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The Lordship of Lorne

British Isles Genealogy | Chapters From the Family Chest

     The district of Argyleshire, which is commonly known as 'Lorn' or 'Lorne,' occupies the northern portion of the county, from Oban and Dunstaffnage, at its western extremity, to the borders of Perthshire on the east. It is cut in two by the romantic and beautiful Loch Etive, and is separated on the west by a variety of narrow channels from the distrct of Morven. The district, in very ancient times, was traditionally possessed by the MacDougals, a family in those days almost as powerful as the MacDonalds, 'Lords of the Isles.' From the MacDougals it came into the royal house of Stuart; and it will be remembered that among the victories gained by Bruce in his eventful career was one over the then Lord of Lorne, in the pass of Awe.
     The broad lands of Lorne passed into the hands of the Campbells of Lochow, the direct ancestors of the present ducal house of Argyll, about four hundred years ago; and it is remarkable that they were acquired, not by force of arms, but by a fortunate marriage. Sir Bernard Burke tells us that Sir Colin Campbell, of Lochow, in recognition of the great additions which he had made to the estates of the house of Campbell, and to his achievements in war, acquired the name of 'More,' or the Great, and that from him the head of his descendants, down to the present day, is known among his Gaelic' tenantry 'and clansmen as 'MacCallum More.' He received the honor of knighthood in A.D. 1280, from the hands of Alexander III. of Scotland; and eleven years later was one of the nominees of Robert Bruce in his contest for the Scottish crown. This renowned and gallant chieftain was slain in a contest with his powerful neighbour, the Lord of Lome, at a place called the 'String of Cowal,' where an ugly obelisk of large size is erected over his grave. This event occasioned feuds for a series of years between the neighbouring Lairds of Lochow and Lorne, which were terminated at last by the marriage of Colin, second Lord Campbell of Lochow, and first Earl of Argyll, Lord High Chancellor of Scotland at the close of the fifteenth century, with Isabella Stuart, the eldest daughter and heiress of John, Laird of Lorne. In consequence of this union
Colin Campbell added to the arms of his ancestors the 'galley,' which still figures in the Campbell shield, and he assumed the additional title of 'Lord of Lorne.'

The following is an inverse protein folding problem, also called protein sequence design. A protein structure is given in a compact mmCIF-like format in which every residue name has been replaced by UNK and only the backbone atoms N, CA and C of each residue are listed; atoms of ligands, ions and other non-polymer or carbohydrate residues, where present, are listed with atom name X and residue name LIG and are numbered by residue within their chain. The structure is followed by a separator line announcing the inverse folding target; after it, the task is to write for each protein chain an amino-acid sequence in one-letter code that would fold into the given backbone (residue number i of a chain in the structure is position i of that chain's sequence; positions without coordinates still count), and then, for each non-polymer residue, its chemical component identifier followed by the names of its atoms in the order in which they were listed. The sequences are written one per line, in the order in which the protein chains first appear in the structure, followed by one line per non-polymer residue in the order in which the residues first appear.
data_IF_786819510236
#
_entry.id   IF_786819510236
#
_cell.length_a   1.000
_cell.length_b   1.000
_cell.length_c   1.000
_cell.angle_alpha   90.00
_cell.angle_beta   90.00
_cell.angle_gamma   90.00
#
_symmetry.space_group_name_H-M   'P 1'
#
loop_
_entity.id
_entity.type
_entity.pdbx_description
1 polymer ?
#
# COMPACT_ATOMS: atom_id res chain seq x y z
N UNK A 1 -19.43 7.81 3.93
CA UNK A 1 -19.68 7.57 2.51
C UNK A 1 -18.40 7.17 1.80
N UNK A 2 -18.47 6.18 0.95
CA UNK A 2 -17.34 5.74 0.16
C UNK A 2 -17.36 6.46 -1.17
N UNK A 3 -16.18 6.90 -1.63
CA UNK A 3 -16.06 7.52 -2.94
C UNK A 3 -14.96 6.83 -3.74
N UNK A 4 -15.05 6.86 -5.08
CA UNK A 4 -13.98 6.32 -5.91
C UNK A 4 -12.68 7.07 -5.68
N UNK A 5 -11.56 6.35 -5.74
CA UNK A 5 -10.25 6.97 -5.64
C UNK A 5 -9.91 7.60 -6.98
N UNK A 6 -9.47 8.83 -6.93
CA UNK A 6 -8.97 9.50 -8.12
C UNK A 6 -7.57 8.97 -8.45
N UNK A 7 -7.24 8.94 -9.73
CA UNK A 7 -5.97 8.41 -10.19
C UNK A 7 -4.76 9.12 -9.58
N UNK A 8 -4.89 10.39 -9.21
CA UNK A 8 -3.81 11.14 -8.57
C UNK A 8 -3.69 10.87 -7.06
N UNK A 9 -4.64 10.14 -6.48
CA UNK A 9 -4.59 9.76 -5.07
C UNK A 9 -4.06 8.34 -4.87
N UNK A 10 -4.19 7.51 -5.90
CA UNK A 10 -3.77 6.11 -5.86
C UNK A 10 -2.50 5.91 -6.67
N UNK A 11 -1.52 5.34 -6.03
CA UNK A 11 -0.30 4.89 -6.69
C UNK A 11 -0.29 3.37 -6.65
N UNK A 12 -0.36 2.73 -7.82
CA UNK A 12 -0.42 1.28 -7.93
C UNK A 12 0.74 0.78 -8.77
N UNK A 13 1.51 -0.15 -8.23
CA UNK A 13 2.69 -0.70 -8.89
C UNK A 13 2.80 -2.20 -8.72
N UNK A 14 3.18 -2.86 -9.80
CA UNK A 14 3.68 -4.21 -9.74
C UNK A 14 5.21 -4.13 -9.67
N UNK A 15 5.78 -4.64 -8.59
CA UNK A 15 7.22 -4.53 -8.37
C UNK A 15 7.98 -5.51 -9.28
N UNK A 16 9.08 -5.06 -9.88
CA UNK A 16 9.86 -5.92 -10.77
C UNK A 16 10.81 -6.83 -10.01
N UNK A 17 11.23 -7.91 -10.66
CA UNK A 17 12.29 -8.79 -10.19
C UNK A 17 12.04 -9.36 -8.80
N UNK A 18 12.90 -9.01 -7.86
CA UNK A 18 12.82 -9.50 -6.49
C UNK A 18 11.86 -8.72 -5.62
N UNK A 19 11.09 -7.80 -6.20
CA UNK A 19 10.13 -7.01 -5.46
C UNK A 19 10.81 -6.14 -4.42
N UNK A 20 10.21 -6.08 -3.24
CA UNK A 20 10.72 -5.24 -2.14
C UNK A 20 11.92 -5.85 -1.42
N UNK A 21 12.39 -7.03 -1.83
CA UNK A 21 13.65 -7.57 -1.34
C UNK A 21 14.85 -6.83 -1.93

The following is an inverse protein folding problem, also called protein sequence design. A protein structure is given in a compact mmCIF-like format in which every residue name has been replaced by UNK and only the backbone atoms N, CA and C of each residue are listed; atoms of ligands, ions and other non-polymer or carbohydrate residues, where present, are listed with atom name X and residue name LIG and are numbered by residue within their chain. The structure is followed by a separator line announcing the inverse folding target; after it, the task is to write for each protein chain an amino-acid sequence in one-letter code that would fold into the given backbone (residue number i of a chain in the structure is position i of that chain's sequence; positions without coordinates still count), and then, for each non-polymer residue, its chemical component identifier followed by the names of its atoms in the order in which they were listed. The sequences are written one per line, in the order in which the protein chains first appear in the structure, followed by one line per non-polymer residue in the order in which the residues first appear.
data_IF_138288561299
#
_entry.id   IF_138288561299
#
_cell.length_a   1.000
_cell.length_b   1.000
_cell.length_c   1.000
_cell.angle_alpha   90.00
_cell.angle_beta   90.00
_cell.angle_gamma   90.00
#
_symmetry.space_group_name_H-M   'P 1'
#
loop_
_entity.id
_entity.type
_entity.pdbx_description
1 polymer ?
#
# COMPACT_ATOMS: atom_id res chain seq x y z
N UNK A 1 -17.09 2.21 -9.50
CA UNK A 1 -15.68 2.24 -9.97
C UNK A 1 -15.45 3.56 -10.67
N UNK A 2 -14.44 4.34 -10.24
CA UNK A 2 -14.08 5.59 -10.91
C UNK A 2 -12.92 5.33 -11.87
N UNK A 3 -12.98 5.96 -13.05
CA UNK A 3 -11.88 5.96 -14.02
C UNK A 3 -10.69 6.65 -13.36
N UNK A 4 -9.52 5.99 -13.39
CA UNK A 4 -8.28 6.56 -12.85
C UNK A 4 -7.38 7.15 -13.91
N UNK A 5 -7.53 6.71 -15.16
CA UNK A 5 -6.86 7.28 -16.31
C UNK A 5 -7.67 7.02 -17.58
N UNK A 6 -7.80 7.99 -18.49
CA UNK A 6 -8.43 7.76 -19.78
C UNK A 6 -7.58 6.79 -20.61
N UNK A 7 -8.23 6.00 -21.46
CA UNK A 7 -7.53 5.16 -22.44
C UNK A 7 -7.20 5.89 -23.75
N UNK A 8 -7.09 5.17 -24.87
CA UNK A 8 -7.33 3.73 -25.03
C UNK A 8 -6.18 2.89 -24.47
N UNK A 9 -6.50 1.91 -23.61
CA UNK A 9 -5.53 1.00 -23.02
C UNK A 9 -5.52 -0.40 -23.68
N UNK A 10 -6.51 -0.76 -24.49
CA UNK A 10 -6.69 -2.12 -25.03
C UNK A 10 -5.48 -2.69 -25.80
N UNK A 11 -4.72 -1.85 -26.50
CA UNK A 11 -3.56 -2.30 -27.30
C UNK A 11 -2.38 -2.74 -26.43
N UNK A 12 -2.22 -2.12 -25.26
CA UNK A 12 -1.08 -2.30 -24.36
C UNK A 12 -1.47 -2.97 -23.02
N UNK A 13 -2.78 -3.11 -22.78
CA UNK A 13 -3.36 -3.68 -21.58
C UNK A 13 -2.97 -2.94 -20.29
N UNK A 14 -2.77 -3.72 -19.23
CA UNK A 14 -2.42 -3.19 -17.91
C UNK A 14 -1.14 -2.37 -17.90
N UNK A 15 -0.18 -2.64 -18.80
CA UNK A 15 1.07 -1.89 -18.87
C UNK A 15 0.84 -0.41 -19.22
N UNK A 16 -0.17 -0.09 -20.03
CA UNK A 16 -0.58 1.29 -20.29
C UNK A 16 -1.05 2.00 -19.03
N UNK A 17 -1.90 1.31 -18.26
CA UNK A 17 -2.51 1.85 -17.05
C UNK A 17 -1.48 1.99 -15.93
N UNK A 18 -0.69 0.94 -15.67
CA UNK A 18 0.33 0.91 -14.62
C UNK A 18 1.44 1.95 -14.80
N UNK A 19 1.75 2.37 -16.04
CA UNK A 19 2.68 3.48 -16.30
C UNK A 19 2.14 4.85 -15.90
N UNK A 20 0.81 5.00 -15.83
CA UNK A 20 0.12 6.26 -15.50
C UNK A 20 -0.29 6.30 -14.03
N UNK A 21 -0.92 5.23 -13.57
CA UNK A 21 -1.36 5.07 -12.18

The Marquisate of Lorne was created in 1701 in favour of Archibald, tenth earl and first Duke of Argyll, in recompense for his services to the new monarch in the troubled times immediately after the Revolution of 1688. It is thought probable in well-informed circles that in the course of a few months the broad lands of Lorne will probably be raised into a duchy, in favour of the present Marquis of Lorne, as there are objections to a son-in-law of Her Majesty holding a seat in the Lover House of Parliament;*1 and it is obvious that the creation of a new dukedom in favour of the bridegroom-elect will not even be open to the objection that it will make it a permanent addition to the House of Peers; for in the ordinary course of nature Lord Lorne must inherit also his father's title, and as we have a Duke of Hamilton and Brandon, a Duke of Buckingham and Chandos, and a Duke of Richmond, Lennox, and Gordon, so we may possibly have also a Duke of Argyll and Lorne.
     A slightly parallel example of a father and son both sitting in the Upper House under two separate creations, which, however, must ultimately be merged into each other, is to be found in the case of the eldest son of the late Duke of Leinster, who was raised to the peerage of the United Kingdom, as Baron Kildare in his father's life time.
     With the exception of the honors bestowed on her own children, and the somewhat anomalous and exceptional case of the Duchess of Inverness, her Majesty has but once exercised her right of creating a ducal title since her accession to the throne.*2 A second ducal title-that of Duke of Greenwhich-- was conferred in the last century on John, second Duke of Argyll; but it became extinct at the death of the grantee, the same nobleman to whom Pope alludes in the well-known lines:

'Argyll, the State's whole thunder born to wield, And shake alike the senate and the field!'

     *1 It is desirable to state that this was written on the eve of the marriage of the Marquis of Lorne with H.R.H. the Princess Louise in 1871.
     *2 Her Majesty, since that date, has rained the marquisate of Westminster to a dukedom.

Chapters From the Family Chests, 1887

Chapters From the Family Chest

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